Teacher Interview – Millie Schmidt

Teacher – Shawano and Area

by Jane Glenz

Millie Schmidt taught at the rural schools of Turner, Lone Maple, Split Rock and Stony Hill for 11 years. She also taught at Big Falls State Graded School, Embarrass State Graded School, Gresham Grade School, Keshena Grade Schools and Olga Brener School. She retired from teaching in 1984. This interview was conducted on July 28, 1988.

What were the country schools like?
Well, these were some of the things we had to do. We had to carry our own water. I lived across from the school so they had to go over to my home to get the water; carry it back to the school and put it into a glass jar. We had to put up the flag; open the pressure intakes for fresh air; sweep out the toilets and do our own general cleaning. Once a month someone came in and scrubbed the floors and washed the windows.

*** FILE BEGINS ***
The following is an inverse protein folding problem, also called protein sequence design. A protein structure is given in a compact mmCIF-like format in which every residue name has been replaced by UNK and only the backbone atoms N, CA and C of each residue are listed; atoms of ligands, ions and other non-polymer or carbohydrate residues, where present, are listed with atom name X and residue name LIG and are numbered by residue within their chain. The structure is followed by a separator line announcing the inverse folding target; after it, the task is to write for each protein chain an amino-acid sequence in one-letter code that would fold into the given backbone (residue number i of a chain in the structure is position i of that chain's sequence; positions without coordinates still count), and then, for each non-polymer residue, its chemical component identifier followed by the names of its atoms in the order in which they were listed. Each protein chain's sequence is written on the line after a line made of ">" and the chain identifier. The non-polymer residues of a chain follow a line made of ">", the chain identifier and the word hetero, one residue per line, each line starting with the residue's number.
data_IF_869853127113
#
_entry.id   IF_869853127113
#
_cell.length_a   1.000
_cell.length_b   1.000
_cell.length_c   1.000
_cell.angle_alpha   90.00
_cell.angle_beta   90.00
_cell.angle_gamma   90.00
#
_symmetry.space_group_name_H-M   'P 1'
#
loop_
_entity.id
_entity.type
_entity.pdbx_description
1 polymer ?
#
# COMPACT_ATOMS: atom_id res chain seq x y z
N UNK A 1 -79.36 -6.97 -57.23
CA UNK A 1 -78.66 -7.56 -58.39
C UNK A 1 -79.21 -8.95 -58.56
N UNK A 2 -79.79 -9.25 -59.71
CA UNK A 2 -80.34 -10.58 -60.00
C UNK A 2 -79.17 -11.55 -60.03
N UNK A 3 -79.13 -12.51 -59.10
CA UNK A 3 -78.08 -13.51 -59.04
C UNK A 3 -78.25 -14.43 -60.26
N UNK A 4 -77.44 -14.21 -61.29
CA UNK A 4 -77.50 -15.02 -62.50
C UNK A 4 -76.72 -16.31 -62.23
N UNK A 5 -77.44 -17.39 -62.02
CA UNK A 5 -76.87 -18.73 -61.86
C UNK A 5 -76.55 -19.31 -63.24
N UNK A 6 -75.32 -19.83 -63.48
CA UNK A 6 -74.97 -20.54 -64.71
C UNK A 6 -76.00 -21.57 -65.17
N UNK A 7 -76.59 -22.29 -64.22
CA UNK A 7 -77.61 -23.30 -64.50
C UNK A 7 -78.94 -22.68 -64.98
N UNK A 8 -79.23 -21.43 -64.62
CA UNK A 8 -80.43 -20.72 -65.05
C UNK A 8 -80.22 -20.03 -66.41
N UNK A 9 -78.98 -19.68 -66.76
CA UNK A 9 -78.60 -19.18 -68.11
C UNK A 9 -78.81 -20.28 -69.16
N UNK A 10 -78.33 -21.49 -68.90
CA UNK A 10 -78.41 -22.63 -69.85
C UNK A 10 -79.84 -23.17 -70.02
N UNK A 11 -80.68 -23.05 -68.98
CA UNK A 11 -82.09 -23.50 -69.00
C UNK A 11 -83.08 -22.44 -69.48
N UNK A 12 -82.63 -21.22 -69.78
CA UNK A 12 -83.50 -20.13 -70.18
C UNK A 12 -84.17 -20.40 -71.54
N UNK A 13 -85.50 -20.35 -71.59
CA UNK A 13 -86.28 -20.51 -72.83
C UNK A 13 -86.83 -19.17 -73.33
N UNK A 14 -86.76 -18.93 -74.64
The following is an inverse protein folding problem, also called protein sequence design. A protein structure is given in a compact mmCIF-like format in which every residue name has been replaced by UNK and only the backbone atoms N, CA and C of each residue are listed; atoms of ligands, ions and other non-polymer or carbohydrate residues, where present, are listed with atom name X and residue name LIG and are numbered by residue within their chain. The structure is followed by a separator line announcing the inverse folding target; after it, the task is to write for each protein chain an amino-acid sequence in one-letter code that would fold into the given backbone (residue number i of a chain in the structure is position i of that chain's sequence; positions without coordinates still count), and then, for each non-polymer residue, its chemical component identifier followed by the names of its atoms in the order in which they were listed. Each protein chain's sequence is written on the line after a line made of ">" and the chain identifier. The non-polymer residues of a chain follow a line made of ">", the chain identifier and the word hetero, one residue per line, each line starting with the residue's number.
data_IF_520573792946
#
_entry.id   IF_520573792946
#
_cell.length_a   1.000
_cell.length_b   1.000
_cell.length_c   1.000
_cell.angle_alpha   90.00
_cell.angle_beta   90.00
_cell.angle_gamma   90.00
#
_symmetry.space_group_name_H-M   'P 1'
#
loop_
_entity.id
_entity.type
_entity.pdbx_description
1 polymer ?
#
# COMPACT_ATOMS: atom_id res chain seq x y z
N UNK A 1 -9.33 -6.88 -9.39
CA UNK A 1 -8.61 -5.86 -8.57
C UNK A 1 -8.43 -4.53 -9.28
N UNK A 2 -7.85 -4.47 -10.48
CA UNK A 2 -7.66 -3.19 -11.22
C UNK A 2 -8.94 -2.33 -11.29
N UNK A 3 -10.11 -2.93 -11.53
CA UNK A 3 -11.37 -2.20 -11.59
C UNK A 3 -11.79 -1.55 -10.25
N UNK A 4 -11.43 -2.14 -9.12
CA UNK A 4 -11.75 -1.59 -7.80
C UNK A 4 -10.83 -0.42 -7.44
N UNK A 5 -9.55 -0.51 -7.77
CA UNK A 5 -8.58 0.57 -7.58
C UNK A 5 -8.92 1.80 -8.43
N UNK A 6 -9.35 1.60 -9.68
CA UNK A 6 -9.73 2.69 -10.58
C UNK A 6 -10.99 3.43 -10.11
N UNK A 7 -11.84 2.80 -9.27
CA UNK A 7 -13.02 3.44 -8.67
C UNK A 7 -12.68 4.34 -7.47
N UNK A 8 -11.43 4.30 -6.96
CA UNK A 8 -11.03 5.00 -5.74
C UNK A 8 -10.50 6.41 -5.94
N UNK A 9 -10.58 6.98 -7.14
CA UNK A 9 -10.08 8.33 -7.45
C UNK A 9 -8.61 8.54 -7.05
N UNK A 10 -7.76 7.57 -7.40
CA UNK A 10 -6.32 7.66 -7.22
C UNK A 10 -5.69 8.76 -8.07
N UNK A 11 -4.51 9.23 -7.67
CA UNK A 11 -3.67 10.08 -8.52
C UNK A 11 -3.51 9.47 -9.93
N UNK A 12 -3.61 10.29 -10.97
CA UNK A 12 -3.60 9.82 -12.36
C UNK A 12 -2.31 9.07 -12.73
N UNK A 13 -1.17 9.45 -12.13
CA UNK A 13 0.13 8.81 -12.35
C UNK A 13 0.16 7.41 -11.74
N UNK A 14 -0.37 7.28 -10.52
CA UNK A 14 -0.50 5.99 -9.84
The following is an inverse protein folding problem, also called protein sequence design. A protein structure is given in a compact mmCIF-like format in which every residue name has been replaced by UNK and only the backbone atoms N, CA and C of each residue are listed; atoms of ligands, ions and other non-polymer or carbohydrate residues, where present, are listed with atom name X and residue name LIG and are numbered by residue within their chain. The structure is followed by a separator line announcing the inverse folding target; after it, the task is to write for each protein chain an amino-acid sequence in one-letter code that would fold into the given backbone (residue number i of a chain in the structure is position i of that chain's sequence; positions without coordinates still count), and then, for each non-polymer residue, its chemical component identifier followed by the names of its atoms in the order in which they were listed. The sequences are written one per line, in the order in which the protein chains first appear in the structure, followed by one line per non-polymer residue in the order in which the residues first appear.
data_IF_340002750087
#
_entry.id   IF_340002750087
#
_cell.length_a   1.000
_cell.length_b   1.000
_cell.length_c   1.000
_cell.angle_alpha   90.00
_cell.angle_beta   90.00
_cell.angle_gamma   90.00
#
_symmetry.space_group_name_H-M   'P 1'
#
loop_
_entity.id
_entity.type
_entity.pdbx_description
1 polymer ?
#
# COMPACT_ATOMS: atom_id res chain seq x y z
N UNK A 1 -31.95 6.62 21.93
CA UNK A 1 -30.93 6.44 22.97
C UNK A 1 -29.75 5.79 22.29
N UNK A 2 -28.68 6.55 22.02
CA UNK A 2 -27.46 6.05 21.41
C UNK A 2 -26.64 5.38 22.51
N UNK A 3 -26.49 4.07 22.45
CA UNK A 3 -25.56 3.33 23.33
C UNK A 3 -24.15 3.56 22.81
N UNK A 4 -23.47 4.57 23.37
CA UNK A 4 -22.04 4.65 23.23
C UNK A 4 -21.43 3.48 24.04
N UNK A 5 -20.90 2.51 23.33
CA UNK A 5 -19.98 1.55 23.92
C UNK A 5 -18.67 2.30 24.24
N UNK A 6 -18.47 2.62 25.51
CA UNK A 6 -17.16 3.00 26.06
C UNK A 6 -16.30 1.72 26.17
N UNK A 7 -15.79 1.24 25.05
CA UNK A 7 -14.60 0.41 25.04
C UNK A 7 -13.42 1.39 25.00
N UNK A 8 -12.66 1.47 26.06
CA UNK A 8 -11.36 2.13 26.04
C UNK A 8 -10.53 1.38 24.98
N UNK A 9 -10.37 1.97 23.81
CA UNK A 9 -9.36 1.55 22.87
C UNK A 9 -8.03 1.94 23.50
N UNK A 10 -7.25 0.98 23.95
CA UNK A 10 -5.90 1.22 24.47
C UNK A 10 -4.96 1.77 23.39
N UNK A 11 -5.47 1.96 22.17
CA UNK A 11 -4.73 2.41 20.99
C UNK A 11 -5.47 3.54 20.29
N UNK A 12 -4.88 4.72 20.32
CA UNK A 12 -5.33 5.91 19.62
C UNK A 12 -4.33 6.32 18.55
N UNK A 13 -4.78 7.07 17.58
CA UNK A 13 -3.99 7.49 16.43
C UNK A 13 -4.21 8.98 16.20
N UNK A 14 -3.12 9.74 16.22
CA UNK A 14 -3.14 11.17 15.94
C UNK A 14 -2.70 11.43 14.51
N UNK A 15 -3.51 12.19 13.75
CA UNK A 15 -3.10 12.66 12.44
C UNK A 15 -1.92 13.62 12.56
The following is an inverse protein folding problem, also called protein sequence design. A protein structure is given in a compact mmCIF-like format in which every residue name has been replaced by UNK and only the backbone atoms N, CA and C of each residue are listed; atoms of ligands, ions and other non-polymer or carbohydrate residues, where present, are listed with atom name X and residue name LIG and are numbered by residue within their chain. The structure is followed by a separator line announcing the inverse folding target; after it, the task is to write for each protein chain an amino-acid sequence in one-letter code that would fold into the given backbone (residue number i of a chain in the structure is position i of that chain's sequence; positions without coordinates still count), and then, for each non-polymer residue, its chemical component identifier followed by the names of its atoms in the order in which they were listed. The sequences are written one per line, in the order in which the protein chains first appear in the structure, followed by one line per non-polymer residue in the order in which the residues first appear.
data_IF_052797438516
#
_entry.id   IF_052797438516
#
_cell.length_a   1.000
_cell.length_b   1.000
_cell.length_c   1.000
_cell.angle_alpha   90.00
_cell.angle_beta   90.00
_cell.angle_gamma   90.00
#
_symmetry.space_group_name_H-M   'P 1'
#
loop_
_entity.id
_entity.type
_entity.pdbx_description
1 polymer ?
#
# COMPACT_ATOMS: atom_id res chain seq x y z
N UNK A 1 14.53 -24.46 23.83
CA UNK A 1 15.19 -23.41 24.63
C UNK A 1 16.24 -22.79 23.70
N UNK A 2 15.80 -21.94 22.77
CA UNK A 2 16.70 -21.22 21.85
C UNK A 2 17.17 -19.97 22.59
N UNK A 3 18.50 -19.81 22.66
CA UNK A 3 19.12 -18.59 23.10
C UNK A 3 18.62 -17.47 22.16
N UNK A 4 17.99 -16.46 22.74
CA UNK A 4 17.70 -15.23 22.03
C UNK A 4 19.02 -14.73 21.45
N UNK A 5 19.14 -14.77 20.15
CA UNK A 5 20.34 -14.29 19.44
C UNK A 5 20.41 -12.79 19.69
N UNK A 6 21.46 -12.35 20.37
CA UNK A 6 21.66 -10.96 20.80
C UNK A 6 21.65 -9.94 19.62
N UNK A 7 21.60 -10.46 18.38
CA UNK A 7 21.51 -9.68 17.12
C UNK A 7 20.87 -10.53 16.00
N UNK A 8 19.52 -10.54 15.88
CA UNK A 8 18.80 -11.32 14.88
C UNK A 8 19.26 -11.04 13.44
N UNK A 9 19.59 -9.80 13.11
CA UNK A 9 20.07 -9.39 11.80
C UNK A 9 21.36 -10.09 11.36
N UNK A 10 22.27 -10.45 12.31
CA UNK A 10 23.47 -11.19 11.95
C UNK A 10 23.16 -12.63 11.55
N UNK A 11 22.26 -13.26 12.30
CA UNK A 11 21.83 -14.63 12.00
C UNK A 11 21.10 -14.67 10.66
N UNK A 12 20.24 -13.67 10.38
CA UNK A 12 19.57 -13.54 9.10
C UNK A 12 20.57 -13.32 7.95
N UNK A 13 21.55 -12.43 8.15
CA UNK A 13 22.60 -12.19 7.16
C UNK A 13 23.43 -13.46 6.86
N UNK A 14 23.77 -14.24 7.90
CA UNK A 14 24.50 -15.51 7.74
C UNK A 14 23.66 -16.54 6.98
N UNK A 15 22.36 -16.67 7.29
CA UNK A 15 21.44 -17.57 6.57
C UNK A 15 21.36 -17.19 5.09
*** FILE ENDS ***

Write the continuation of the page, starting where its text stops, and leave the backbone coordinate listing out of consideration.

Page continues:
We more or less setup our own curriculum. We had a manual that was given to us when we went out to teach and it told us exactly what should be taught in civics, agriculture, history, arithmetic, reading, spelling and language.

The classes were together. The first grade was alone in reading because they were just beginning and then second was alone; third and fourth together; fifth and sixth, and seventh and eighth. It was the same in all the subjects. Otherwise, you wouldn’t have time for all those classes. You taught them odd and even years. That manual was all we had to follow. From there we just did our own thing.